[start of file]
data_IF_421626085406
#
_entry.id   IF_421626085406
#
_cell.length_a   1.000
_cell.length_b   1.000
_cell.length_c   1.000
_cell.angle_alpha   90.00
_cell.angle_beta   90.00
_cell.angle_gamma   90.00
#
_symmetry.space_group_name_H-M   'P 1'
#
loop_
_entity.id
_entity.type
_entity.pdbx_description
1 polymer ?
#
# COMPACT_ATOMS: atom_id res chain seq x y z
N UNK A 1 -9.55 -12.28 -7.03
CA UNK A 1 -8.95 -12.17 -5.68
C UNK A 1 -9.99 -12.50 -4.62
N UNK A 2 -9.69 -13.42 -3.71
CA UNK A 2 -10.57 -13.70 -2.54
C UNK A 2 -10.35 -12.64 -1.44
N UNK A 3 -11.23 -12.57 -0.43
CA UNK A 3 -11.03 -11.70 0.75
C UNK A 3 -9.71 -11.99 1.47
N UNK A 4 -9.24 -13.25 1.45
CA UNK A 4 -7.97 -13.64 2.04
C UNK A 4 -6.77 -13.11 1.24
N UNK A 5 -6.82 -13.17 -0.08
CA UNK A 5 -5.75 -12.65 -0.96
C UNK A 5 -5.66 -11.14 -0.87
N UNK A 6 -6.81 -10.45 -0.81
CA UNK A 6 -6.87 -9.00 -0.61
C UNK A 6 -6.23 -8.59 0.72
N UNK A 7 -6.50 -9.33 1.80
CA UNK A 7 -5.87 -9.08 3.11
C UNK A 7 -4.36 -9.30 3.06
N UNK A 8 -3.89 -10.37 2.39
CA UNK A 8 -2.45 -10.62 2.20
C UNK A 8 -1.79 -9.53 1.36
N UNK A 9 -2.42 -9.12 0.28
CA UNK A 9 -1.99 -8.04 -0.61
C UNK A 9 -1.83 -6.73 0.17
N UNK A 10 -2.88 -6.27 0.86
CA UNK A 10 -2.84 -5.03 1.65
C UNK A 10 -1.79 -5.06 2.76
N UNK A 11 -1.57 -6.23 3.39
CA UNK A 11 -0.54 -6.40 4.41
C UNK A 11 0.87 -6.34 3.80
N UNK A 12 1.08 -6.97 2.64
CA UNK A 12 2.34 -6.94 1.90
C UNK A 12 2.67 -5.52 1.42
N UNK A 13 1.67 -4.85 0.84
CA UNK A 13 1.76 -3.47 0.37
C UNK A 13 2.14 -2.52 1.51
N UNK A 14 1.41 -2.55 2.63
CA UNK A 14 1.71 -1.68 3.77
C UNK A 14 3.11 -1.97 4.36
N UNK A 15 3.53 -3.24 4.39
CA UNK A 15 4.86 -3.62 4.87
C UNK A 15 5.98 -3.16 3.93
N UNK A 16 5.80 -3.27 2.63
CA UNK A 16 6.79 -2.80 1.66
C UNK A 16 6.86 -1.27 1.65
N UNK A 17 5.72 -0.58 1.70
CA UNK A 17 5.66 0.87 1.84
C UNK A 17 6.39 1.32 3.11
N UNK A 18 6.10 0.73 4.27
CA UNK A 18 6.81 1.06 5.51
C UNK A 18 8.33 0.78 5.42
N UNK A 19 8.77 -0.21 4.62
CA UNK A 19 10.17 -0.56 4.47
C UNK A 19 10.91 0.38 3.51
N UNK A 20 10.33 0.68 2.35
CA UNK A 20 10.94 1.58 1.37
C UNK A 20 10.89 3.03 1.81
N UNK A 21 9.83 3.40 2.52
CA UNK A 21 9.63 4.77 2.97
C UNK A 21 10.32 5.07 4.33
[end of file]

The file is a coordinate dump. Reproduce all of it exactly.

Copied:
data_IF_421626085406
#
_entry.id   IF_421626085406
#
_cell.length_a   1.000
_cell.length_b   1.000
_cell.length_c   1.000
_cell.angle_alpha   90.00
_cell.angle_beta   90.00
_cell.angle_gamma   90.00
#
_symmetry.space_group_name_H-M   'P 1'
#
loop_
_entity.id
_entity.type
_entity.pdbx_description
1 polymer ?
#
# COMPACT_ATOMS: atom_id res chain seq x y z
N UNK A 1 -9.55 -12.28 -7.03
CA UNK A 1 -8.95 -12.17 -5.68
C UNK A 1 -9.99 -12.50 -4.62
N UNK A 2 -9.69 -13.42 -3.71
CA UNK A 2 -10.57 -13.70 -2.54
C UNK A 2 -10.35 -12.64 -1.44
N UNK A 3 -11.23 -12.57 -0.43
CA UNK A 3 -11.03 -11.70 0.75
C UNK A 3 -9.71 -11.99 1.47
N UNK A 4 -9.24 -13.25 1.45
CA UNK A 4 -7.97 -13.64 2.04
C UNK A 4 -6.77 -13.11 1.24
N UNK A 5 -6.82 -13.17 -0.08
CA UNK A 5 -5.75 -12.65 -0.96
C UNK A 5 -5.66 -11.14 -0.87
N UNK A 6 -6.81 -10.45 -0.81
CA UNK A 6 -6.87 -9.00 -0.61
C UNK A 6 -6.23 -8.59 0.72
N UNK A 7 -6.50 -9.33 1.80
CA UNK A 7 -5.87 -9.08 3.11
C UNK A 7 -4.36 -9.30 3.06
N UNK A 8 -3.89 -10.37 2.39
CA UNK A 8 -2.45 -10.62 2.20
C UNK A 8 -1.79 -9.53 1.36
N UNK A 9 -2.42 -9.12 0.28
CA UNK A 9 -1.99 -8.04 -0.61
C UNK A 9 -1.83 -6.73 0.17
N UNK A 10 -2.88 -6.27 0.86
CA UNK A 10 -2.84 -5.03 1.65
C UNK A 10 -1.79 -5.06 2.76
N UNK A 11 -1.57 -6.23 3.39
CA UNK A 11 -0.54 -6.40 4.41
C UNK A 11 0.87 -6.34 3.80
N UNK A 12 1.08 -6.97 2.64
CA UNK A 12 2.34 -6.94 1.90
C UNK A 12 2.67 -5.52 1.42
N UNK A 13 1.67 -4.85 0.84
CA UNK A 13 1.76 -3.47 0.37
C UNK A 13 2.14 -2.52 1.51
N UNK A 14 1.41 -2.55 2.63
CA UNK A 14 1.71 -1.68 3.77
C UNK A 14 3.11 -1.97 4.36
N UNK A 15 3.53 -3.24 4.39
CA UNK A 15 4.86 -3.62 4.87
C UNK A 15 5.98 -3.16 3.93
N UNK A 16 5.80 -3.27 2.63
CA UNK A 16 6.79 -2.80 1.66
C UNK A 16 6.86 -1.27 1.65
N UNK A 17 5.72 -0.58 1.70
CA UNK A 17 5.66 0.87 1.84
C UNK A 17 6.39 1.32 3.11
N UNK A 18 6.10 0.73 4.27
CA UNK A 18 6.81 1.06 5.51
C UNK A 18 8.33 0.78 5.42
N UNK A 19 8.77 -0.21 4.62
CA UNK A 19 10.17 -0.56 4.47
C UNK A 19 10.91 0.38 3.51
N UNK A 20 10.33 0.68 2.35
CA UNK A 20 10.94 1.58 1.37
C UNK A 20 10.89 3.03 1.81
N UNK A 21 9.83 3.40 2.52
CA UNK A 21 9.63 4.77 2.97
C UNK A 21 10.32 5.07 4.33